4. Research How Vendors Handle Data and Workloads If You Decide to Terminate the Relationship

Vendor lock-in worries many IT decision-makers. If your company decides to change vendors, you could face some operational and security risks. Enterprises worry about how vendors will continue handling security after the contract is terminated. You should research how termination affects your data and processes before hiring any vendor or consigning any part of your operations to the cloud.

5. Use Encryption to Enhance Security, and Store Keys Safely

Customers, vendors and employees might have access to cloud data. Using encryption provides an extra layer of security. Consider using a provider that uses advanced encryption processes like a symmetric key algorithm. This type of encryption uses the user's password as part of the encryption key.

6. Authenticate Users by Requiring Complex Passwords With Combinations of Numbers and Letters

Four-character passwords take only seconds to break on a computer, but a long password with upper and lower case letters, numbers and symbols would take the same computer nearly 27,000 years to decode. Two-thirds of employees use the same passwords for every site that they visit, or use easily guessed passwords like 12345 or 98765. Require that all authorized personnel use complex passwords and authenticate their identities every time they access the cloud. Additional passwords can be required after establishing identity to activate the encryption key.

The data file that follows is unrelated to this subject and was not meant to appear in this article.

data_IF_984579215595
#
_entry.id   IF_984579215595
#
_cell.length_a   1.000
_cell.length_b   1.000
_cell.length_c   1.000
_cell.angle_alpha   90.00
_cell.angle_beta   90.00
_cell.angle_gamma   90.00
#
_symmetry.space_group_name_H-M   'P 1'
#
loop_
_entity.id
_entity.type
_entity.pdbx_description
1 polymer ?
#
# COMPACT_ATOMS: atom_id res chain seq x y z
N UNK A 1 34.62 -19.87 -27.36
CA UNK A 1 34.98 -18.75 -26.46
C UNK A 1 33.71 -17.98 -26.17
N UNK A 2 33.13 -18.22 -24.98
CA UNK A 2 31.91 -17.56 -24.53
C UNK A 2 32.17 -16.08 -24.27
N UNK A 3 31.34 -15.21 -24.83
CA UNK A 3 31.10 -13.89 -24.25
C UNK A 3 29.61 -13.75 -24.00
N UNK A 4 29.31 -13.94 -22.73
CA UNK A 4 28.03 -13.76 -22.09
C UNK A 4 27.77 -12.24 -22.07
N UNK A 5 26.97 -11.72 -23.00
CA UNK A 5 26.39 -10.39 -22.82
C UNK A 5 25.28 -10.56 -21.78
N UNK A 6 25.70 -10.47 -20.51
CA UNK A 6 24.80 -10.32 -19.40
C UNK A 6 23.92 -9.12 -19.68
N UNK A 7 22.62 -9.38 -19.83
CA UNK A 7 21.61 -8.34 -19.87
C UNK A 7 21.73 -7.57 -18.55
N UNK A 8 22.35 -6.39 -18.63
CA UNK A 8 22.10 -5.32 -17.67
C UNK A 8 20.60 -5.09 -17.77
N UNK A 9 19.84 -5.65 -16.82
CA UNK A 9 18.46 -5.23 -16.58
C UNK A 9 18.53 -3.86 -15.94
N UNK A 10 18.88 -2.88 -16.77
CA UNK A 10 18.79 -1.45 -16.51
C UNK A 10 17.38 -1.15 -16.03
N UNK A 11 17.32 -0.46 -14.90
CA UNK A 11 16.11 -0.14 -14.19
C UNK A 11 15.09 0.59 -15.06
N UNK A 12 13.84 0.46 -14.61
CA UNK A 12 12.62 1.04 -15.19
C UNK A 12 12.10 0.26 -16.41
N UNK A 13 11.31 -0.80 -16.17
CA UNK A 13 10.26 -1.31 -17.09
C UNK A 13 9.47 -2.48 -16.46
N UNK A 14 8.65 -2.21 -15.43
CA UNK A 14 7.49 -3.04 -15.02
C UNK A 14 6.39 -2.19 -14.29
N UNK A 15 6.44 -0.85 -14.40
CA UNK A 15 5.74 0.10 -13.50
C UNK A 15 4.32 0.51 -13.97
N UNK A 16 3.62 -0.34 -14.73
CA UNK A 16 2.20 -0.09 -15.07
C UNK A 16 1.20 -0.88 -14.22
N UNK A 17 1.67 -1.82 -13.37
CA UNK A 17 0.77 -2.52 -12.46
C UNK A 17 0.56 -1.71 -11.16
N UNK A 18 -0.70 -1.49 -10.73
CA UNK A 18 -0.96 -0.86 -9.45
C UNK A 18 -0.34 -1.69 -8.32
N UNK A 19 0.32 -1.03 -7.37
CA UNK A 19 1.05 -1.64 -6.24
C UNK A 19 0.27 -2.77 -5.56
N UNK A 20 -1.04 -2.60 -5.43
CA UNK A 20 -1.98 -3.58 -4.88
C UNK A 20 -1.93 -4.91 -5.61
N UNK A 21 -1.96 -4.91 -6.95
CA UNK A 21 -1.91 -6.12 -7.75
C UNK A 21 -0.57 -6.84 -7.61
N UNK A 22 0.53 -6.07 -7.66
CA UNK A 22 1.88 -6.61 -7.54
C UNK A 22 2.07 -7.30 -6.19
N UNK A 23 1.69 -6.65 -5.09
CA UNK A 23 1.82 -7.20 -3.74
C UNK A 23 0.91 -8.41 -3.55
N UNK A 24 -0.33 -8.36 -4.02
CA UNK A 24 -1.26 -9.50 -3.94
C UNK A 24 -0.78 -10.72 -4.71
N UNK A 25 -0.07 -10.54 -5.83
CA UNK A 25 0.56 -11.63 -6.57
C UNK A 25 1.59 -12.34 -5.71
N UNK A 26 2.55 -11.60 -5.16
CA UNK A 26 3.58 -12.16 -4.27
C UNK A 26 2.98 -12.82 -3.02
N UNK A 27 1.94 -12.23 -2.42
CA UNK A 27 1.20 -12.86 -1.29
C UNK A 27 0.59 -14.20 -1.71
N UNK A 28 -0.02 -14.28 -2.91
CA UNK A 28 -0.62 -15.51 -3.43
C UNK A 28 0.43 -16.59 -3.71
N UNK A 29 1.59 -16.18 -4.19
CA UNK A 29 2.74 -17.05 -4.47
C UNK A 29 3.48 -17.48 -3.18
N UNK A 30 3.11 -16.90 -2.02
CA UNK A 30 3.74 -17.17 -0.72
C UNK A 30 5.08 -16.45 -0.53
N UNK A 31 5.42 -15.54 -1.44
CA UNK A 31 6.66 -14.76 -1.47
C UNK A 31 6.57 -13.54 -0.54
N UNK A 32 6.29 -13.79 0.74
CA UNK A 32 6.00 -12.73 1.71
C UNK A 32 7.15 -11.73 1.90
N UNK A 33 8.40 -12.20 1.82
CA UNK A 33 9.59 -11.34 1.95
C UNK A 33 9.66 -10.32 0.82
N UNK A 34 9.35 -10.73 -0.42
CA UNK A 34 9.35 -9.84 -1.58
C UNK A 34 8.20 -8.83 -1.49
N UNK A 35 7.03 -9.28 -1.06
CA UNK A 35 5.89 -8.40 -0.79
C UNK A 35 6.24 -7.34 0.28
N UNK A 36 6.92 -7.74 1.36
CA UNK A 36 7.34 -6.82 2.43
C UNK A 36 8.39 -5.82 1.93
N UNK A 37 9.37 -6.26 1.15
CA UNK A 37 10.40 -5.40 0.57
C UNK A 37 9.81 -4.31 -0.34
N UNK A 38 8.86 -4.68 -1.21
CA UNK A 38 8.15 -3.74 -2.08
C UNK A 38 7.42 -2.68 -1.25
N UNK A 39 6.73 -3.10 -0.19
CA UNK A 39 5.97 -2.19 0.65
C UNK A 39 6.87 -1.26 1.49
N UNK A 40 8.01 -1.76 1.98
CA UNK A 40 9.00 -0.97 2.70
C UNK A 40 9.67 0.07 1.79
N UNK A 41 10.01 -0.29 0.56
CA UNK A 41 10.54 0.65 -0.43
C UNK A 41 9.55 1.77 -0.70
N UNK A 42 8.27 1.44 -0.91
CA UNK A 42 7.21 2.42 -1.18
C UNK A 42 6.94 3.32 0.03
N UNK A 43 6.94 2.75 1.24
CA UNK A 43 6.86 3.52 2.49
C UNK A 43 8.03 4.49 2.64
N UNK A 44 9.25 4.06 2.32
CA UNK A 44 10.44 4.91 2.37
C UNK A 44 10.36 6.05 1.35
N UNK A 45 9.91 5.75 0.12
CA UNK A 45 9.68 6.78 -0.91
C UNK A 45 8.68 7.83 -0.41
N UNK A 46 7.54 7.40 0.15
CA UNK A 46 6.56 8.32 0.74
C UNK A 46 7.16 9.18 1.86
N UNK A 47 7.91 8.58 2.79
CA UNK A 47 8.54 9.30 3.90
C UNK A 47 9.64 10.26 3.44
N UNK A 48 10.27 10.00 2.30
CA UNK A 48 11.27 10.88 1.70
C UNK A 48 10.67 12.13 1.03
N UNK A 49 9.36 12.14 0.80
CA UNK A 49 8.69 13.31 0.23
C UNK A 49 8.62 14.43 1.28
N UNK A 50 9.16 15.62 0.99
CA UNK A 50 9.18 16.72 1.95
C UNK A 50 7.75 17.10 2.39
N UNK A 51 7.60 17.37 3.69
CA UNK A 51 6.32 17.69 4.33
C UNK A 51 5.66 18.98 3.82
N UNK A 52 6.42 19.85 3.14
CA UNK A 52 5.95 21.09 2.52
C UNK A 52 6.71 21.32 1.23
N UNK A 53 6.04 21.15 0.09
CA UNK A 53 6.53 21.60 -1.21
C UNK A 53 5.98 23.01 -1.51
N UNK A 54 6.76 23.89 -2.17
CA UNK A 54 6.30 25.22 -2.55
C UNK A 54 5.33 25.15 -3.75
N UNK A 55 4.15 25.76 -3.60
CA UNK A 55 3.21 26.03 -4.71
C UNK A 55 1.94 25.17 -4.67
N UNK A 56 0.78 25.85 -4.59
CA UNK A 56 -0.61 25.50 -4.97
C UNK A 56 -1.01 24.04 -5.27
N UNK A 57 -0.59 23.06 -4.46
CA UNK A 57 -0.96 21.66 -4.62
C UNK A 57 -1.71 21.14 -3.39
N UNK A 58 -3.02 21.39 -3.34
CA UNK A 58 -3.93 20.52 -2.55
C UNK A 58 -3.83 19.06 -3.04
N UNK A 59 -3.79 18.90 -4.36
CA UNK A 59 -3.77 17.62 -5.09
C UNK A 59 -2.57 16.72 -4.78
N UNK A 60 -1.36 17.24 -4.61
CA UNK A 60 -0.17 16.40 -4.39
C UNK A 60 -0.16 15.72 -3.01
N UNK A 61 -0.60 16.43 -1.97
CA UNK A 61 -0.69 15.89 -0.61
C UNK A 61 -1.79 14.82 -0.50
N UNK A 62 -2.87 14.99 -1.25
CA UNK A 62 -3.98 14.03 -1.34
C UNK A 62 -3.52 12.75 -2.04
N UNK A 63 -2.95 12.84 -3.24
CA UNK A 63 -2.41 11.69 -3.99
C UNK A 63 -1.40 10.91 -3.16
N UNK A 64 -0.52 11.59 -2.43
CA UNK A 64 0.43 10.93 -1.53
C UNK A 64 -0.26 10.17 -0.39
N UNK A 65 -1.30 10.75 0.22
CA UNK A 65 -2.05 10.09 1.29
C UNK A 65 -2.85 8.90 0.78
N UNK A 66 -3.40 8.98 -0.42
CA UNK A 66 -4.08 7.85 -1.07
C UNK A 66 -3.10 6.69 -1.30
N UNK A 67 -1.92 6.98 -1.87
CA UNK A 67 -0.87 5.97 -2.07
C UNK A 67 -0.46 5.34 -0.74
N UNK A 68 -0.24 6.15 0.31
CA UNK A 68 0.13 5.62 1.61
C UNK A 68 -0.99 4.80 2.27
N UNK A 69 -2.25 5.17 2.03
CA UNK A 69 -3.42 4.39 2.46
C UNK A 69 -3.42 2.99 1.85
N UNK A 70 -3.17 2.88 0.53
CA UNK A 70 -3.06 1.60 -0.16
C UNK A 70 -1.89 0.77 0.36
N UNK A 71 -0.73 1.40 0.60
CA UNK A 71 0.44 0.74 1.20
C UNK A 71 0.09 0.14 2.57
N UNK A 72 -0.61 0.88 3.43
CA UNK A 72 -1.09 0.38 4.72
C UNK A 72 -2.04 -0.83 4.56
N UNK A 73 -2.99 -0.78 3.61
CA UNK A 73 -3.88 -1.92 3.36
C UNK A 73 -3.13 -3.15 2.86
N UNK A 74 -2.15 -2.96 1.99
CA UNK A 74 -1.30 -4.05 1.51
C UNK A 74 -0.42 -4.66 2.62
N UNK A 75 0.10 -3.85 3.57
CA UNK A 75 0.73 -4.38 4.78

7. Manage People and Authorizations

Enterprises often assign people to different duties and never cancel authorizations after work is completed. Managing people, identities and roles proactively can prevent many kinds of system breaches from carelessness and malicious intent.

Cloud technology offers lower costs, unlimited scalability and on-demand resources that allow your business to keep pace with fast-evolving technology and increased demands for data storage. Taking practical security steps is essential regardless of whether you have an in-house system or use cloud services. You can ensure better security by devoting the same resources to cloud security that you would use for in-house security.

This blog is listed under Cloud Computing and IT Security & Architecture Community

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  1. 07 May 14
    1

    Quite impressive article David. These steps eleborate the concept of security concern in cloud storage well. Professional organizations providing cloud server hosting are also responsible for data management and data recovery. They may implement strong security protocols through dedicated servers or virtual servers.